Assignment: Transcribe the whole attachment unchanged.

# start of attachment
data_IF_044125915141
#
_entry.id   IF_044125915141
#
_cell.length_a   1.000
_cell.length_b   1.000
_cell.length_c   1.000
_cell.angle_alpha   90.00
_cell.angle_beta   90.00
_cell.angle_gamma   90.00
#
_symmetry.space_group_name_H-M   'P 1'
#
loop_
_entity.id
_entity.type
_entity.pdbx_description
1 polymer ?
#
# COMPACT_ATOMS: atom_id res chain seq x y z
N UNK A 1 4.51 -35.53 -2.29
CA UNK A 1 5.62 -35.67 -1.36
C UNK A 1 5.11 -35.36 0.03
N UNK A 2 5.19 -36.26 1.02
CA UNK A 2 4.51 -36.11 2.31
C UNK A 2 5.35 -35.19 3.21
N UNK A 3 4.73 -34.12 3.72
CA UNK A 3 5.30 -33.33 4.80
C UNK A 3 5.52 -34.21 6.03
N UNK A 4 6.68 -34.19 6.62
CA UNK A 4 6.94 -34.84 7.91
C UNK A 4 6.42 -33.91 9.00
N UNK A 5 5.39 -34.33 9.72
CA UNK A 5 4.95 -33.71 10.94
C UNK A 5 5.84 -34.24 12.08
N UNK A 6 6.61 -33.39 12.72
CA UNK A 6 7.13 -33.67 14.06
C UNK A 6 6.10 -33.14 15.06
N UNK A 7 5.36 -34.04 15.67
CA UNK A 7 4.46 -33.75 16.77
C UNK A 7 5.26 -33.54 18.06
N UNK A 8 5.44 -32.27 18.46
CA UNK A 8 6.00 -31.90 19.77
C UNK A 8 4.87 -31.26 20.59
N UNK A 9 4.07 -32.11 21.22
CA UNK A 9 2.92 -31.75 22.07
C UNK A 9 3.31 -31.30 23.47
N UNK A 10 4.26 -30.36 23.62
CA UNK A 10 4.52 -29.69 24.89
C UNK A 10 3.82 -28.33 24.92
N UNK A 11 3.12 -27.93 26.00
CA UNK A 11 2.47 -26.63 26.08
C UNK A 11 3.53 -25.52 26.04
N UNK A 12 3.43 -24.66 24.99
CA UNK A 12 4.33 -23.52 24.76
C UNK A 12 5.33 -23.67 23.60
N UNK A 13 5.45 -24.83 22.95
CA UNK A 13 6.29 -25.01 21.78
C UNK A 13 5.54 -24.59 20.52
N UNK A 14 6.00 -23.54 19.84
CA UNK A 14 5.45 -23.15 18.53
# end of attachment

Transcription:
data_IF_044125915141
#
_entry.id   IF_044125915141
#
_cell.length_a   1.000
_cell.length_b   1.000
_cell.length_c   1.000
_cell.angle_alpha   90.00
_cell.angle_beta   90.00
_cell.angle_gamma   90.00
#
_symmetry.space_group_name_H-M   'P 1'
#
loop_
_entity.id
_entity.type
_entity.pdbx_description
1 polymer ?
#
# COMPACT_ATOMS: atom_id res chain seq x y z
N UNK A 1 4.51 -35.53 -2.29
CA UNK A 1 5.62 -35.67 -1.36
C UNK A 1 5.11 -35.36 0.03
N UNK A 2 5.19 -36.26 1.02
CA UNK A 2 4.51 -36.11 2.31
C UNK A 2 5.35 -35.19 3.21
N UNK A 3 4.73 -34.12 3.72
CA UNK A 3 5.30 -33.33 4.80
C UNK A 3 5.52 -34.21 6.03
N UNK A 4 6.68 -34.19 6.62
CA UNK A 4 6.94 -34.84 7.91
C UNK A 4 6.42 -33.91 9.00
N UNK A 5 5.39 -34.33 9.72
CA UNK A 5 4.95 -33.71 10.94
C UNK A 5 5.84 -34.24 12.08
N UNK A 6 6.61 -33.39 12.72
CA UNK A 6 7.13 -33.67 14.06
C UNK A 6 6.10 -33.14 15.06
N UNK A 7 5.36 -34.04 15.67
CA UNK A 7 4.46 -33.75 16.77
C UNK A 7 5.26 -33.54 18.06
N UNK A 8 5.44 -32.27 18.46
CA UNK A 8 6.00 -31.90 19.77
C UNK A 8 4.87 -31.26 20.59
N UNK A 9 4.07 -32.11 21.22
CA UNK A 9 2.92 -31.75 22.07
C UNK A 9 3.31 -31.30 23.47
N UNK A 10 4.26 -30.36 23.62
CA UNK A 10 4.52 -29.69 24.89
C UNK A 10 3.82 -28.33 24.92
N UNK A 11 3.12 -27.93 26.00
CA UNK A 11 2.47 -26.63 26.08
C UNK A 11 3.53 -25.52 26.04
N UNK A 12 3.43 -24.66 24.99
CA UNK A 12 4.33 -23.52 24.76
C UNK A 12 5.33 -23.67 23.60
N UNK A 13 5.45 -24.83 22.95
CA UNK A 13 6.29 -25.01 21.78
C UNK A 13 5.54 -24.59 20.52
N UNK A 14 6.00 -23.54 19.84
CA UNK A 14 5.45 -23.15 18.53